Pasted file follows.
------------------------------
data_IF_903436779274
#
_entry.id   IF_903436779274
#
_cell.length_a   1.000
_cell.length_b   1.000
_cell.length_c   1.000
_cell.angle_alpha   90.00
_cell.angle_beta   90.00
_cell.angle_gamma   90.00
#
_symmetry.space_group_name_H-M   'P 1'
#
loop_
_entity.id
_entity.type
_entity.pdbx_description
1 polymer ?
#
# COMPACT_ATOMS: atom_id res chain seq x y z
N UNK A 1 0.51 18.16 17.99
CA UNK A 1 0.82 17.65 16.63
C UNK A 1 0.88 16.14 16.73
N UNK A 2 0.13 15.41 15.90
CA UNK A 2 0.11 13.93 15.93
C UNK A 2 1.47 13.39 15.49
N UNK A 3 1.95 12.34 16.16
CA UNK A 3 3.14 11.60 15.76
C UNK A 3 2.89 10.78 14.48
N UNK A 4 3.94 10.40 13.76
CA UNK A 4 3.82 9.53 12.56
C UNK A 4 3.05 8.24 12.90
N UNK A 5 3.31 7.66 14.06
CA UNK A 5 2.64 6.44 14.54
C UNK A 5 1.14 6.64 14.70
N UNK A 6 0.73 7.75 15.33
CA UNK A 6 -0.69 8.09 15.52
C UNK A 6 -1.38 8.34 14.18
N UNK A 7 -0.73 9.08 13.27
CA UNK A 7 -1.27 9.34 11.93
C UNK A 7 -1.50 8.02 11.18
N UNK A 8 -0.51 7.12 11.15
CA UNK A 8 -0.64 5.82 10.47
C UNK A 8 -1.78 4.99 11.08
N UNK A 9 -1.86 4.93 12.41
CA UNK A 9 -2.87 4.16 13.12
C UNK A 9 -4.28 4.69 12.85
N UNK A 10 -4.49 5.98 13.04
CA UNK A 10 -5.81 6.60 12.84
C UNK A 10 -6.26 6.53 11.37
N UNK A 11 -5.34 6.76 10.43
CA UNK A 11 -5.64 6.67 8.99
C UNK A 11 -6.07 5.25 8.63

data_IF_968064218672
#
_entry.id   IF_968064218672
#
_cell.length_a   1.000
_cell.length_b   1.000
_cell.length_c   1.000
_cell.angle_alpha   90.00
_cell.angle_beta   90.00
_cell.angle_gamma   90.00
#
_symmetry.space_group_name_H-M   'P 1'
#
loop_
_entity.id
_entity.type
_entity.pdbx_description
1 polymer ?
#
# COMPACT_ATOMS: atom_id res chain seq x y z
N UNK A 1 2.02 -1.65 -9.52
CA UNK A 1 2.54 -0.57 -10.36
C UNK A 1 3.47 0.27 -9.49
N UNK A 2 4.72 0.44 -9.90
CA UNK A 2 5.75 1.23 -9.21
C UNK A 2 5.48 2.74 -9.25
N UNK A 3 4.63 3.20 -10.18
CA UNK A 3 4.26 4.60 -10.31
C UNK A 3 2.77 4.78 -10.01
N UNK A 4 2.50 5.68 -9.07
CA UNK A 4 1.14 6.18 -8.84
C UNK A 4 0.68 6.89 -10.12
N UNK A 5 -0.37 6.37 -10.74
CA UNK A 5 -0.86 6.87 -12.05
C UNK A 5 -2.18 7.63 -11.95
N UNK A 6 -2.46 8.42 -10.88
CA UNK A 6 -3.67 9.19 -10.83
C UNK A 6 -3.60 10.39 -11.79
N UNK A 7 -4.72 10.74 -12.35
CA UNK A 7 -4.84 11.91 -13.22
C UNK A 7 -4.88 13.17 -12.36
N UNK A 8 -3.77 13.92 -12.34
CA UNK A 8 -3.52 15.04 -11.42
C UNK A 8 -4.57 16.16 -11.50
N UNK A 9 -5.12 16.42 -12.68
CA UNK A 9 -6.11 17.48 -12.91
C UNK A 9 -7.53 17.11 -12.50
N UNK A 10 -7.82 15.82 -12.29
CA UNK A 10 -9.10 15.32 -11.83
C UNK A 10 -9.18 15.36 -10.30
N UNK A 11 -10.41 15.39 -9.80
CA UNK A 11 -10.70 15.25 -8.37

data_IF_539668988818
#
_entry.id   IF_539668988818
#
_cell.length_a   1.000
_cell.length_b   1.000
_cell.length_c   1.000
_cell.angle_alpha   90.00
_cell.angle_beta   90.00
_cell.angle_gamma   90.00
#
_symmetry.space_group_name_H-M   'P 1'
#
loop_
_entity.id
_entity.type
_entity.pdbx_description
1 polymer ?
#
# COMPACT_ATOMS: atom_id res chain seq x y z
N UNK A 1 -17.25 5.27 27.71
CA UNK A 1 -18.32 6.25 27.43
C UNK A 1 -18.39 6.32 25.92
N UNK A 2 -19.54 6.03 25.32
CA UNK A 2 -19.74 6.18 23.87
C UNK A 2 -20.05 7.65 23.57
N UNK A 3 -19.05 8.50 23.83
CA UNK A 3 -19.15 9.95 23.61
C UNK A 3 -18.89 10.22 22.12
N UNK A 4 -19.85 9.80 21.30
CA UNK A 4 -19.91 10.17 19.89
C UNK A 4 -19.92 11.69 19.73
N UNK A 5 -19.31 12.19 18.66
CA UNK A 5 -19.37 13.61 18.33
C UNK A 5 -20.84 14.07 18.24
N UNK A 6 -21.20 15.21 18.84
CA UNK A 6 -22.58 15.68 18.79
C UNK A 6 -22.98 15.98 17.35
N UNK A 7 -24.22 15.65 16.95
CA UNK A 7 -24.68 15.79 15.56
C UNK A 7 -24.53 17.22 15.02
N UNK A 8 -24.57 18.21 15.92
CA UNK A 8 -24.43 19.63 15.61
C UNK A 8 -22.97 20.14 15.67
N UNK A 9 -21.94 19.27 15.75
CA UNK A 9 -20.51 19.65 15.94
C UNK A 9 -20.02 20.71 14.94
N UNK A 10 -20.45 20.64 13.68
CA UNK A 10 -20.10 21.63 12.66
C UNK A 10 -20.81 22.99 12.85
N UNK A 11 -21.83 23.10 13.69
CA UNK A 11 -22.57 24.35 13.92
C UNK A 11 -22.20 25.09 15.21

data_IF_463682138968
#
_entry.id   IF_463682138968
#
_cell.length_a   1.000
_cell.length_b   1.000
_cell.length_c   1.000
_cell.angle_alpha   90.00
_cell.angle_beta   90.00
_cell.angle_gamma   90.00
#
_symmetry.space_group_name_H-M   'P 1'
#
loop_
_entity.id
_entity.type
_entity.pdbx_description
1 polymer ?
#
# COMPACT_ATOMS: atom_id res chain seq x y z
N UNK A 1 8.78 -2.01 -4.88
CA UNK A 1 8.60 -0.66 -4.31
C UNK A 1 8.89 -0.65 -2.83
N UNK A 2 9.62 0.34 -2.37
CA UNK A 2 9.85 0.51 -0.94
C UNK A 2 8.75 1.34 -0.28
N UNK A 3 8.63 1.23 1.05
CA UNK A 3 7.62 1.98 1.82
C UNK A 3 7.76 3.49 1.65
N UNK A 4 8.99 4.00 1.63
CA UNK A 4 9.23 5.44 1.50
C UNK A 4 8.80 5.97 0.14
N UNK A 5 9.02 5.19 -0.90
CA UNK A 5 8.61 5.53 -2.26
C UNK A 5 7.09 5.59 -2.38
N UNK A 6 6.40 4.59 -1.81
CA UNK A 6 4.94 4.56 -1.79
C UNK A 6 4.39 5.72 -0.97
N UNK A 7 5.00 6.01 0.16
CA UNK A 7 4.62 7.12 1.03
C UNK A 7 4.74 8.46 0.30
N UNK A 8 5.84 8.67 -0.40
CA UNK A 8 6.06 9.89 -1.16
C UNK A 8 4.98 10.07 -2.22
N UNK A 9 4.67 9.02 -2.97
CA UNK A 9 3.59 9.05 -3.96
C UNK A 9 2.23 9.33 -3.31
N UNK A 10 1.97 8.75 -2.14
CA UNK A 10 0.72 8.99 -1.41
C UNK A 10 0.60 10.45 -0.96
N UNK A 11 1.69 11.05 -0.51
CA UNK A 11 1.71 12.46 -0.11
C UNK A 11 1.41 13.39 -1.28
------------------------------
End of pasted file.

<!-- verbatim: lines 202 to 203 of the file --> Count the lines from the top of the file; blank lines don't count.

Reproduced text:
C UNK A 8 4.98 10.07 -2.22
N UNK A 9 4.67 9.02 -2.97